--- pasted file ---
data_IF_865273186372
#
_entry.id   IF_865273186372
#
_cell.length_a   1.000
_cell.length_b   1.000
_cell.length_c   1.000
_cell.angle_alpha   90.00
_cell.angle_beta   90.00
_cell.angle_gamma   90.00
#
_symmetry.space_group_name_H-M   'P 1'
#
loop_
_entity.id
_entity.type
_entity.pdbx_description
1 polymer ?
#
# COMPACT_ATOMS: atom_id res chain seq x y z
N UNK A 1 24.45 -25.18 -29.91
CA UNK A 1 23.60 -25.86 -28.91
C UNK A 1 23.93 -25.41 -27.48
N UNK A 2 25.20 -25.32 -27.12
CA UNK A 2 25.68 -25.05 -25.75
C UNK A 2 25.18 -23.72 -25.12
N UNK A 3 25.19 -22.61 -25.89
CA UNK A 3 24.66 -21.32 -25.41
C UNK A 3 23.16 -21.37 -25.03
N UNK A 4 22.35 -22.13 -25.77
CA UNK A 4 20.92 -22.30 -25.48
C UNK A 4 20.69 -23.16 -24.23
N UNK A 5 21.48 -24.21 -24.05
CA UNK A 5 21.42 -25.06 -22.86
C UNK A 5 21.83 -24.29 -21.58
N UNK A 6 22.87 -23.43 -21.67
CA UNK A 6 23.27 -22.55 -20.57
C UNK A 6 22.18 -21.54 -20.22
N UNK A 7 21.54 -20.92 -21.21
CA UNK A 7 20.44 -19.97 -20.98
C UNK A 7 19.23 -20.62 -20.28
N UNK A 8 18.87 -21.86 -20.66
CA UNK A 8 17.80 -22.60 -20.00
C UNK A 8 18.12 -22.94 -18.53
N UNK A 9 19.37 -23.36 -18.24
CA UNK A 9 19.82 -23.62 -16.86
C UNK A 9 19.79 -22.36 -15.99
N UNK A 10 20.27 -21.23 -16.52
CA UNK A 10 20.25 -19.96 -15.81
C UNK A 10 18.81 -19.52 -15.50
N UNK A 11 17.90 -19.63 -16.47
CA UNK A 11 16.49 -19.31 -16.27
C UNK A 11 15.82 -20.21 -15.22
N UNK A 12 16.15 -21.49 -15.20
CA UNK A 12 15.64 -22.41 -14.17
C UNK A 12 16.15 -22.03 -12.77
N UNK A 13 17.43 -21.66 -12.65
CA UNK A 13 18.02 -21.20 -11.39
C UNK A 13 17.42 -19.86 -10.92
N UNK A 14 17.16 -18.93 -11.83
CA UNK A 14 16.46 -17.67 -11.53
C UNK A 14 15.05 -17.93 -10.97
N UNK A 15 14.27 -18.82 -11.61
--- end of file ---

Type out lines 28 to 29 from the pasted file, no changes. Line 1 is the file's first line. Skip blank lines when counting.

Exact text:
CA UNK A 3 24.66 -21.32 -25.41
C UNK A 3 23.16 -21.37 -25.03